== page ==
They existed. They existed.
We can be. Be and be
better. For they existed.

When Great trees fall 4


Monday Poetry , Canal Life, By : Ian McMillan

St Mullins Kilkenny on the canal

Ian McMillan
Canal Life

The canal tells you stories
The canal sings you songs
They hang in that space
Between memory and water

Once saw a narrowboat raised up,
Like it was cutting through the air,
Between two grass walls and the road below
Like it was sliding through history,
And a tiny vole swam across the water
So a tiny vole swam through history.

The canal tells you stories
The canal sings you songs

Once saw a man floating belly up in a canal
Like he was in the bath. He shouted
‘This is the life’ as I passed by on a narrowboat;
The sky was reflected in the surface
And we tied up in the places the map never showed us,
The man floating by, making ripples on the surface.

They hang in that space
Between memory and water

Once got waved at by a jogger as I stood gongoozling
On the towpath; her running gave rhythm
To the early afternoon, dog-strollers and kids
Who’d rather be here than sitting in school.
To gongoozle is to stand and watch narrowboats pass
And a canal is a lesson, a water-based school.

The canal tells you stories
The canal sings you songs

St Mullins Kilkenny

Once these canals were information highways
If coal and iron can be information,
And I think they can be. And there are bridges,
Pub gardens, the laughter of children
As they walk by the water; and the canals
Turn us all into curious children.

They hang in that space
Between memory and water

Once is never enough for a canal, I reckon;
You need to go back and see it again,
And sail it again, and smell it again, and
Touch it again; canals run through our veins
Like they stroll through this country
Like blood through our veins.

The canal tells you stories
The canal sings you songs
They hang in that space
Between memory and water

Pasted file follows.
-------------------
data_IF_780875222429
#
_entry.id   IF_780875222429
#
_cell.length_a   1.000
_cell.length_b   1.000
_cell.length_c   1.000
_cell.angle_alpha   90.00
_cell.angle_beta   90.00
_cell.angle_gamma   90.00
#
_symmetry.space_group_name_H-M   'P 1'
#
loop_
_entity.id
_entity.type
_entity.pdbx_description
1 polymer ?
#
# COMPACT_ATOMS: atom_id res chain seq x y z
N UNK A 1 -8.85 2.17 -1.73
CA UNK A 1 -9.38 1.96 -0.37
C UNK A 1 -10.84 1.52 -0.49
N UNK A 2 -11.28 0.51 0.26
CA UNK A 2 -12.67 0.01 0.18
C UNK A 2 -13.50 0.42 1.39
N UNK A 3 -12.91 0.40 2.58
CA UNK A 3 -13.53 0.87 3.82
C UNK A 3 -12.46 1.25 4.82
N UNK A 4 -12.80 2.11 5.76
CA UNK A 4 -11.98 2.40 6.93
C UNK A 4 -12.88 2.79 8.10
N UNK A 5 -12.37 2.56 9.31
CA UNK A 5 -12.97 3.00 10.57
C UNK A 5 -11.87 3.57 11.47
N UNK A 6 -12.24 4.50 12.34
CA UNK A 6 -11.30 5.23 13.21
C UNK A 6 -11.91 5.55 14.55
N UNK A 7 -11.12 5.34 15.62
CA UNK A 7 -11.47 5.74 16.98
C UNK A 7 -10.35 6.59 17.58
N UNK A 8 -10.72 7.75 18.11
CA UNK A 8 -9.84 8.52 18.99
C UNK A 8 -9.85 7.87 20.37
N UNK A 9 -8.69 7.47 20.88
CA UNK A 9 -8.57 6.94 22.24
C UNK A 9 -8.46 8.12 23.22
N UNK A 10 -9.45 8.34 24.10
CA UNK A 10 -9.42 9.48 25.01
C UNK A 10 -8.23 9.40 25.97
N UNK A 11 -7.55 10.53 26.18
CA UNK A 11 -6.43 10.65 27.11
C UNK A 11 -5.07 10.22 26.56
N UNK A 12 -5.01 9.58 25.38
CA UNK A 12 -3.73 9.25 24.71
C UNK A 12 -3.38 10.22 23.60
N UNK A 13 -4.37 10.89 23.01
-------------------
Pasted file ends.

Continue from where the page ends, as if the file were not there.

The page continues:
Monday Morning Poems – Dark Wood, Dark Water, by – Sylvia Plath

Dark water dark wood

Dark Wood, Dark Water

By : Sylvia Plath

This wood burns a dark
Incense. Pale moss drips
In elbow-scarves, beards

From the archaic
Bones of the great trees.
Blue mists move over

Dark water Mondays 2

A lake thick with fish.
Snails scroll the border
Of the glazed water

With coils of ram’s-horn.
Out in the open
Down there the late year

Dark water Mondays 3

Hammers her rare and
Various metals.
Old pewter roots twist

Up from the jet-backed
Mirror of water
And while the air’s clear

Dark water Mondays 1

Hourglass sifts a
Drift of goldpieces
Bright waterlights are

Sliding their quoits one
After the other
Down boles of the fir.


Images of County Kilkenny. Ireland – Tales from the river bank .

Irish Landscape Photography Tales from the River bank Nigel Borrington

Irish Landscape Photography
Tales from the River bank
Nigel Borrington

A Gallery for Friday, images from the many river banks of county Kilkenny, Ireland .

Tales from the river bank, a Gallery

Pictures from the river bank 06

Pictures from the river bank 02

Pictures from the river bank 05

Pictures from the river bank 03

Pictures from the river bank 01

Pictures from the river bank 07

Pictures from the river bank 04


Kilkenny Landscape Photography : The Simple things – A line of trees.

Kilkenny Landscape Photography Nigel Borrington